THE LATEST American argument over Nicaragua centers on the death of two American civilians who had joined anti-Sandinista insurgents and were killed in a clash with government forces inside Nicaragua. Nicaragua charges that the two were "CIA mercenaries," while the U.S. government and the group to which they belonged say they were (unpaid) anti-communist volunteers. Critics suggest that the administration is at the least coddling such volunteers and perhaps moving toward introducing American forces.
On the big question of whether American troops may eventually fight in Nicaragua or El Salvador, we see no possibility that this administration will take on a plainly antagonistic public or put down its own considerable internal resistance to the idea. It is a long way from the working-level solicitude shown, unwisely, to some private Americans who turn up in Central America. In fact, the reported private aid may reflect not an expansion of the official American presence but a contraction. Congress has rejected further funding of the "secret war" in Nicaragua after Sept. 30, and has kept Salvadorans guessing. Into the gap some private aid has flowed.
A more intriguing question is posed by the death of the men from "Civilian Military Assistance" in Nicaragua. Ask just what is wrong with what they did. American citizens are free to pursue their political beliefs in ways that do not violate American law. One thinks of Americans who fought in Spain's civil war in the 1930s, with Britain before America entered World War II, with Israel in its several wars. The Neutrality Act constrains what private citizens can do on home soil, and has been invoked against Civilian Military Assistance for some of its stateside activities. But the two who died were in Nicaragua. In fighting the Sandinistas, moreover, they were doing only what the U.S. government has done through its aid to Nicaraguan insurgents. The principal objection to them -- as to the U.S. government -- is political, not legal. We have argued against American sponsorship of those insurgents since the "secret war" became known.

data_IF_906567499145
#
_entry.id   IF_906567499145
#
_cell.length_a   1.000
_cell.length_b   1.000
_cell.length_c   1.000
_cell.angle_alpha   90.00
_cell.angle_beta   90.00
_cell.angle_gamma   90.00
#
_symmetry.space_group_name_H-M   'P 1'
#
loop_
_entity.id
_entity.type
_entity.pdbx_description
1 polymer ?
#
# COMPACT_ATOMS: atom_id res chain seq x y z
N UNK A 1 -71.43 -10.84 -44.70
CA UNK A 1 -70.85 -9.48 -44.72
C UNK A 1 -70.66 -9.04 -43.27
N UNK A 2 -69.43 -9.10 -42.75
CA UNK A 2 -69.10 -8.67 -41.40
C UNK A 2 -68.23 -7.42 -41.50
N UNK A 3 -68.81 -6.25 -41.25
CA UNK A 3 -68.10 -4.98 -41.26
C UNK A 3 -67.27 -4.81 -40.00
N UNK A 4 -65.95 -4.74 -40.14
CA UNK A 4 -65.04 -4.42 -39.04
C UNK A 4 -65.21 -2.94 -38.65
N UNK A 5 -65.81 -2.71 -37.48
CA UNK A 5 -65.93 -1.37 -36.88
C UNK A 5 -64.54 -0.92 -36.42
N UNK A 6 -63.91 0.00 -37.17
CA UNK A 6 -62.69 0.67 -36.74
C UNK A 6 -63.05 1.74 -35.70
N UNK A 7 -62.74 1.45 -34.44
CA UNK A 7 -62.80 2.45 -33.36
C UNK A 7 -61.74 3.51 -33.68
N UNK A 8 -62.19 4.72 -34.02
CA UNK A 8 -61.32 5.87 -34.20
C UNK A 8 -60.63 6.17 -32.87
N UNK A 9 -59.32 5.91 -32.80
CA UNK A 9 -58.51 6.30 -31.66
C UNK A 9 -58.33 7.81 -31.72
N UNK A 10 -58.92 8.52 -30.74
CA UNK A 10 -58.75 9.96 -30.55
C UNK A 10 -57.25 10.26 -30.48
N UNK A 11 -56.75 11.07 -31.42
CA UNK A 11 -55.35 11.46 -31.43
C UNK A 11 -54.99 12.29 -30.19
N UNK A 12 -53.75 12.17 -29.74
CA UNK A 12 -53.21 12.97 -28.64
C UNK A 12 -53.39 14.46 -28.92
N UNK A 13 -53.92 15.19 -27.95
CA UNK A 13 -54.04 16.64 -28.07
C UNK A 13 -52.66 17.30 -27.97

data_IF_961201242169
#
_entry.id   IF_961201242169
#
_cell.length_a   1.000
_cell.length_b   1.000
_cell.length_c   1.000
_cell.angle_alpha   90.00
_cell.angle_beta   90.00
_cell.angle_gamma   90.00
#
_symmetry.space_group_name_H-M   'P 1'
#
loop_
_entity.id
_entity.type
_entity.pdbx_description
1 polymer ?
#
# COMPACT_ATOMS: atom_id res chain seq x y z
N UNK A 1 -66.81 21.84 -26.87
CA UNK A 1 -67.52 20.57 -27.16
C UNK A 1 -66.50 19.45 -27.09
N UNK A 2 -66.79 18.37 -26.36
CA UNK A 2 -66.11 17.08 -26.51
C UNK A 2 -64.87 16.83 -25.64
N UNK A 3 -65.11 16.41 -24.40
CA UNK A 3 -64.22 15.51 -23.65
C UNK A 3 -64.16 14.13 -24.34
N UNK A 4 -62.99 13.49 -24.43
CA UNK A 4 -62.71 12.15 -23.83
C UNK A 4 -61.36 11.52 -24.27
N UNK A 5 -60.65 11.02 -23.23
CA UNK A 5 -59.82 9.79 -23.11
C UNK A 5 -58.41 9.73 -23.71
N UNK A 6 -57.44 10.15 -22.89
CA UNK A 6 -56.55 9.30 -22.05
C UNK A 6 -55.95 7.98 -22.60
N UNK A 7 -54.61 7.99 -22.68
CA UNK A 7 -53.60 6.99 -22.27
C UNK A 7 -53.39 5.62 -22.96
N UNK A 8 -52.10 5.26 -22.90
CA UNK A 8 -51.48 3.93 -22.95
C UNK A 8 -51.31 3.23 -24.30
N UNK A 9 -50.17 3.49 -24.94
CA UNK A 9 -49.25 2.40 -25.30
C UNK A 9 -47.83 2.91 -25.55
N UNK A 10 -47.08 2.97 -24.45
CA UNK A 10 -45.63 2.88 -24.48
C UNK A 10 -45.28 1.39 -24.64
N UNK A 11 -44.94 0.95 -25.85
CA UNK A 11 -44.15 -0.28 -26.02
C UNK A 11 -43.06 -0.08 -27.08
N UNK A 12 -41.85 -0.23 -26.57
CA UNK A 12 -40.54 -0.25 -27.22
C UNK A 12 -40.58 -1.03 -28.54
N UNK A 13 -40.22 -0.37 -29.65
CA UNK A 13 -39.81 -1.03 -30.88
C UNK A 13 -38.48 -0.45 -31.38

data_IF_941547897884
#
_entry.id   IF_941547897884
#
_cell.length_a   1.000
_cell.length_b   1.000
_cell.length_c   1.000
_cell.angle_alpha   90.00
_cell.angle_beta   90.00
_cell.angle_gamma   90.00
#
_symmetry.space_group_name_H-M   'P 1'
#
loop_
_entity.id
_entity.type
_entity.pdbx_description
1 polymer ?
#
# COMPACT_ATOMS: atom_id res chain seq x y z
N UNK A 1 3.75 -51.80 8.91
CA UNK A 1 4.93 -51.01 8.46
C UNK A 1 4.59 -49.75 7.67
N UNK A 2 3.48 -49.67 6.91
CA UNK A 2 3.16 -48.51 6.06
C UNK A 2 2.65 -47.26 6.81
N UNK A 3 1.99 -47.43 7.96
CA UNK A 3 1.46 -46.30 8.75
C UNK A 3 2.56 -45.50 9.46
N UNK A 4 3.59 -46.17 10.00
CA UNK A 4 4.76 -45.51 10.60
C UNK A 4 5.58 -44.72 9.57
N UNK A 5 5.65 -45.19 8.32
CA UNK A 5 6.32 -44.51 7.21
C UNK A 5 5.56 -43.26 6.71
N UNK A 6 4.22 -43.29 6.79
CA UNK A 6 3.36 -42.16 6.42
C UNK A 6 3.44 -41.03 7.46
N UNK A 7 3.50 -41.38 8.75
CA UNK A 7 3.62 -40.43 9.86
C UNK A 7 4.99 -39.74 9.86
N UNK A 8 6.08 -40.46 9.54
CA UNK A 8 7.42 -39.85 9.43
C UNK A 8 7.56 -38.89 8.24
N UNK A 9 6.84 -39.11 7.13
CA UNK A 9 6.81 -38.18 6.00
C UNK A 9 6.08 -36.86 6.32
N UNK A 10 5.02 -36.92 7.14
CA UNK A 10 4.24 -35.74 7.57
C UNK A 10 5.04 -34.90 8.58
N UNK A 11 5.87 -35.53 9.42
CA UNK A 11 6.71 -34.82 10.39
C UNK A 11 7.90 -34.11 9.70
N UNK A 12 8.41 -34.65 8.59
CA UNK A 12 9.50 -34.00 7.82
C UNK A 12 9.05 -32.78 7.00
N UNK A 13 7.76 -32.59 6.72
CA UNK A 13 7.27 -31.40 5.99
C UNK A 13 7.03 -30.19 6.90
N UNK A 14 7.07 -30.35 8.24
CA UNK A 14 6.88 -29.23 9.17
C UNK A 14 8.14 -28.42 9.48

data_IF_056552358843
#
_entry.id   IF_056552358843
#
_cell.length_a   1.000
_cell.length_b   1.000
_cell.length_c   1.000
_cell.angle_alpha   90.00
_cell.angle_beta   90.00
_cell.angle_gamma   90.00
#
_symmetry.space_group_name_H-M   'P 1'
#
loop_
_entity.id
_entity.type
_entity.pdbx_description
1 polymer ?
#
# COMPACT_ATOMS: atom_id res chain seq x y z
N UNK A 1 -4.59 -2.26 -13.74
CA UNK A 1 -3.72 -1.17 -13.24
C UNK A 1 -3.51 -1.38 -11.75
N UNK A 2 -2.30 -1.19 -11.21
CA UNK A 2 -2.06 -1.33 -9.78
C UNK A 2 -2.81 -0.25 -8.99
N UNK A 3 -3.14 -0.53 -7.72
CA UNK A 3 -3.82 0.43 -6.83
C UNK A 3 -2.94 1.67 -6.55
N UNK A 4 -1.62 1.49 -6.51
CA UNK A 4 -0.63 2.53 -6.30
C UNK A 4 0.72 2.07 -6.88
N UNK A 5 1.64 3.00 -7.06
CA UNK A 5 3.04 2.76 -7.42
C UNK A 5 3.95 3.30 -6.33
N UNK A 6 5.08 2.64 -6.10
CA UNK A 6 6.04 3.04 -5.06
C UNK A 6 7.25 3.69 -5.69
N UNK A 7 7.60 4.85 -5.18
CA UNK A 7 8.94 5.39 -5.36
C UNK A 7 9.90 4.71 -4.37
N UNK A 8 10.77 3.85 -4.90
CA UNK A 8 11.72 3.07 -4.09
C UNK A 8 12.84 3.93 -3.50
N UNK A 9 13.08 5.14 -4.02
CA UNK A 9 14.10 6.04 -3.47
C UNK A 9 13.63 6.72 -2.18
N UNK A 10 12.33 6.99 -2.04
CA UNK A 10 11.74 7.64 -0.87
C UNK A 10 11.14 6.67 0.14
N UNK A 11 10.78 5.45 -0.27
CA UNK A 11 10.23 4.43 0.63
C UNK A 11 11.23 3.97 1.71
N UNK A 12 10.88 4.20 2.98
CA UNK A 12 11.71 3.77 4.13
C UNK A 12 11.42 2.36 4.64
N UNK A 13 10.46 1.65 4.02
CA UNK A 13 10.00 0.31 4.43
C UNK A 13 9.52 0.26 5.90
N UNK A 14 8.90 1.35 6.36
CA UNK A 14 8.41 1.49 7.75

Should there be a law? Earlier this year the administration proposed to make it a crime to aid foreign groups designated by the secretary of state as "terrorist." We thought it was a bad bill, putting excessive discretion into executive hands and unduly limiting the rights of citizens. In this case, this administration presumably would not have proscribed a group dedicated to its policy goals, but another administration might have. Better, we think, to leave citizens free to make their own choices about the foreign causes for which they wish to risk their lives.